by Maya Hall
I finally feel like I am at a point in my life where I can make tangible change. That being said, change is hard. There are many scary things in the world. These scary things sometimes feel impossible overcome. The fear of losing our wildlife and their habitat is something that hangs like a butcher’s knife over my head, and it is petrifying. But, the fear of never doing anything to sway that executioner’s hand, is above all, my greatest fear.
I regularly tell myself that I need to grow up. As a young adult, I need to be brave and push forward into the world of wildlife conservation and environmental science. I tell myself I need to be a force to be reckoned with. I need to be a force that can change the world. But, I ask myself, how do I change the world? How can I make waves in what seems to be a never-ending ocean of shared dreams, aspirations, and goals? How can I become the self-assured, mature scientist I’ve always wanted to be? To be honest, most days I still feel like I am grasping at nothing more than a child’s daydream.
To calm these fears, I think back to what started me on this path.
Loving wildlife and nature came easily to me. I was very fortunate as a young child to have access to a lake and all the fun nooks and crannies that came along with it. I would dig in the ground for insects and catch minnows in the shallow parts of the lake. I would collect snake skins and tape them into a book along with pressed leaves – a self-made nature book. I would pick wild blueberries and watch dragonflies hunt along the glimmering water. I would bask in the beauty of the natural world, unafraid.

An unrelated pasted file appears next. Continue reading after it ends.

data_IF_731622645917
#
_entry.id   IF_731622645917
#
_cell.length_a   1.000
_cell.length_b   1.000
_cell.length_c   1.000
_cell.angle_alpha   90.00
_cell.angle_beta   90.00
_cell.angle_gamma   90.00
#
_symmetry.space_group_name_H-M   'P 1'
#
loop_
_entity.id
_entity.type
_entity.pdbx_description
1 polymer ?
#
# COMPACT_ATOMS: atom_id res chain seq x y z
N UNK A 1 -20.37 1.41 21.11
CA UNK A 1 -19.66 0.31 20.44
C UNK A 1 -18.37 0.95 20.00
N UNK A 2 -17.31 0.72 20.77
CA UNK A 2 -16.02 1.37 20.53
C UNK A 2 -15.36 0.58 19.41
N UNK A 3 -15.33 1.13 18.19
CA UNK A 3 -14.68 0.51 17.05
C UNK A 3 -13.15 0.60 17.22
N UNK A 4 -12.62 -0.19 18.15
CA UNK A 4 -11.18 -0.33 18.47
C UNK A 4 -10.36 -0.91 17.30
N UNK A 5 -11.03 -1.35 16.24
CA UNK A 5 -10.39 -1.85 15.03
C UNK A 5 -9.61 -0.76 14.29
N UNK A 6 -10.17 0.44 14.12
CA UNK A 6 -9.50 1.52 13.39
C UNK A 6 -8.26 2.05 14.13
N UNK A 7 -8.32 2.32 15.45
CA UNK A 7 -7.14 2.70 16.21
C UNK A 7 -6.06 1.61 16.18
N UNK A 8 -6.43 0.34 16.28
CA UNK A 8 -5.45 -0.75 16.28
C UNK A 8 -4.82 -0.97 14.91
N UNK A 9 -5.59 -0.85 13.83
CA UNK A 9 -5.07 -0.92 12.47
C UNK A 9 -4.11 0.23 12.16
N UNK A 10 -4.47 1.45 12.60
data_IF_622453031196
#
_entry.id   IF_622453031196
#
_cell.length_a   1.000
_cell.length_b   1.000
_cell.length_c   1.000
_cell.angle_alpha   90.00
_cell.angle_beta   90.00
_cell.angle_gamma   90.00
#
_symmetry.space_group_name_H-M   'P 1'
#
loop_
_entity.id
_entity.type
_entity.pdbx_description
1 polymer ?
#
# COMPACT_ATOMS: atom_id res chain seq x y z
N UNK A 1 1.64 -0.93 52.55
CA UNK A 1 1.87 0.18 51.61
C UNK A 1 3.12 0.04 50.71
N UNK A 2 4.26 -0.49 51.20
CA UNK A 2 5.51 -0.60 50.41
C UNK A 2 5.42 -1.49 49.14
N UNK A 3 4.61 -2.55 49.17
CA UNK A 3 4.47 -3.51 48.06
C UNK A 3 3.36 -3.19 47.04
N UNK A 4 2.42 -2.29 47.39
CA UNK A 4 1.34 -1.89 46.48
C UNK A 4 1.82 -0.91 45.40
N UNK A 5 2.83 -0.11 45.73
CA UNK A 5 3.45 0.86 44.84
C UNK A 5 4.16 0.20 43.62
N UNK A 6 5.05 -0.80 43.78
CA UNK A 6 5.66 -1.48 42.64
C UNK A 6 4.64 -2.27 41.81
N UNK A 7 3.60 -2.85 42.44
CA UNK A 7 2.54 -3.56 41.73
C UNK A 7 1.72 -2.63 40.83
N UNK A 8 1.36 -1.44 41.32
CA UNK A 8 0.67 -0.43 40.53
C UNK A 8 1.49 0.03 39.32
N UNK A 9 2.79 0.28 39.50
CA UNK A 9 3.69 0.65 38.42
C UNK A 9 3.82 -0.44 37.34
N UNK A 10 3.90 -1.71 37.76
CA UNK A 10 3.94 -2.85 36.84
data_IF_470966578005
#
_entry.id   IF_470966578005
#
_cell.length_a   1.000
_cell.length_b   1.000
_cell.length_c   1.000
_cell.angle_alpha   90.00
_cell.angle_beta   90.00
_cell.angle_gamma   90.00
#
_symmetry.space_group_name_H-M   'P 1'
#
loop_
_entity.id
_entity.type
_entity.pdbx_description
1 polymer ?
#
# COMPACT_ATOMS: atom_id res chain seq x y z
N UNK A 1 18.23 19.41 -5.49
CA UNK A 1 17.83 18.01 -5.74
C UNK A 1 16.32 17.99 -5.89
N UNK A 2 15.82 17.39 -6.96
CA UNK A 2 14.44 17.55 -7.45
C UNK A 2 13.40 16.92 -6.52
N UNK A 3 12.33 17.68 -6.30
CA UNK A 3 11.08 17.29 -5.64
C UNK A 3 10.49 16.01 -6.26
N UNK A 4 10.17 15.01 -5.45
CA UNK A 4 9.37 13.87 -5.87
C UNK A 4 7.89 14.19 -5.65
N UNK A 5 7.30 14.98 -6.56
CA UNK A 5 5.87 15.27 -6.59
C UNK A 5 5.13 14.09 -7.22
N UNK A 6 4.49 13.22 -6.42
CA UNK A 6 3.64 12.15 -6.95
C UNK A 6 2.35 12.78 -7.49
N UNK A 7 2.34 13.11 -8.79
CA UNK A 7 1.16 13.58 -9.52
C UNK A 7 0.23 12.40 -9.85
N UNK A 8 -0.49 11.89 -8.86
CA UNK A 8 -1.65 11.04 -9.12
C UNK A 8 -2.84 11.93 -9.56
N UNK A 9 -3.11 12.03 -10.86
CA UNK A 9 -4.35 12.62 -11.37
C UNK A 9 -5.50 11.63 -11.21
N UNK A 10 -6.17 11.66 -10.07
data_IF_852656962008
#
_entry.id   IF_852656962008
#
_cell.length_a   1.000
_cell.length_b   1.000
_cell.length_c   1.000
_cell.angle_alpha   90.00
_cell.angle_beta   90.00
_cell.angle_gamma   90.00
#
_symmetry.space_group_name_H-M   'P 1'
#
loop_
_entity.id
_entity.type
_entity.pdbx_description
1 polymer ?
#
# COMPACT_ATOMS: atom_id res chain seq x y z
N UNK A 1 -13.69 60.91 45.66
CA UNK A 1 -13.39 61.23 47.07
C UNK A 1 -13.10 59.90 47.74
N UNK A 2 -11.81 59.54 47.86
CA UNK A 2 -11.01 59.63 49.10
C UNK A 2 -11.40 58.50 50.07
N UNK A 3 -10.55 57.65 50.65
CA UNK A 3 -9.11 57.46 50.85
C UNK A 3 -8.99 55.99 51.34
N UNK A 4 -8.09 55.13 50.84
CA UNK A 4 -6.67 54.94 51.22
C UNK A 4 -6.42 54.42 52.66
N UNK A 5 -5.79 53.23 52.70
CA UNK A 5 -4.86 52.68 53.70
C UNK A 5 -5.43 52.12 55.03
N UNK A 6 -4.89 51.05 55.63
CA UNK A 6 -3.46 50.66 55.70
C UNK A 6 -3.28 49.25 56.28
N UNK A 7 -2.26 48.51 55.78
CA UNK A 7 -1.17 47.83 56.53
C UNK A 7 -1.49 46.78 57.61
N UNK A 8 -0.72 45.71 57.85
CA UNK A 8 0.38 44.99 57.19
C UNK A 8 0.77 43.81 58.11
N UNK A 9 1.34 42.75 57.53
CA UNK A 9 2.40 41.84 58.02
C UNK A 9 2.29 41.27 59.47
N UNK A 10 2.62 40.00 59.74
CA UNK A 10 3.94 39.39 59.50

I miss this unabashed love of dirt, water, and all things living. Having grown up, I find myself outside less and less.
We all have to grow up at some point; this much I know is true. But, what if it is that young, child-like mindset, that wonder, that should remain our lighthouse?
Retaining my sense of wonder may help me become the confident and accomplished professional I envision. Perhaps I can embrace and nurture the part of myself that I have chipped away at through competition, academics, and rigid standards – this could be my tool to enact change.
What if going back to our roots, back to who we were when we were those open-minded, loving children, is the key to a more sustainable future? To connecting with each other and growing as a community for environmental change? To being fearless in our pursuit of planetary healing? I cannot be certain this is the key, but maybe, just maybe, we shouldn’t grow up so fast.
Curating Hope features the personal stories of diverse people who protect nature. Together, we can envision a more sustainable future.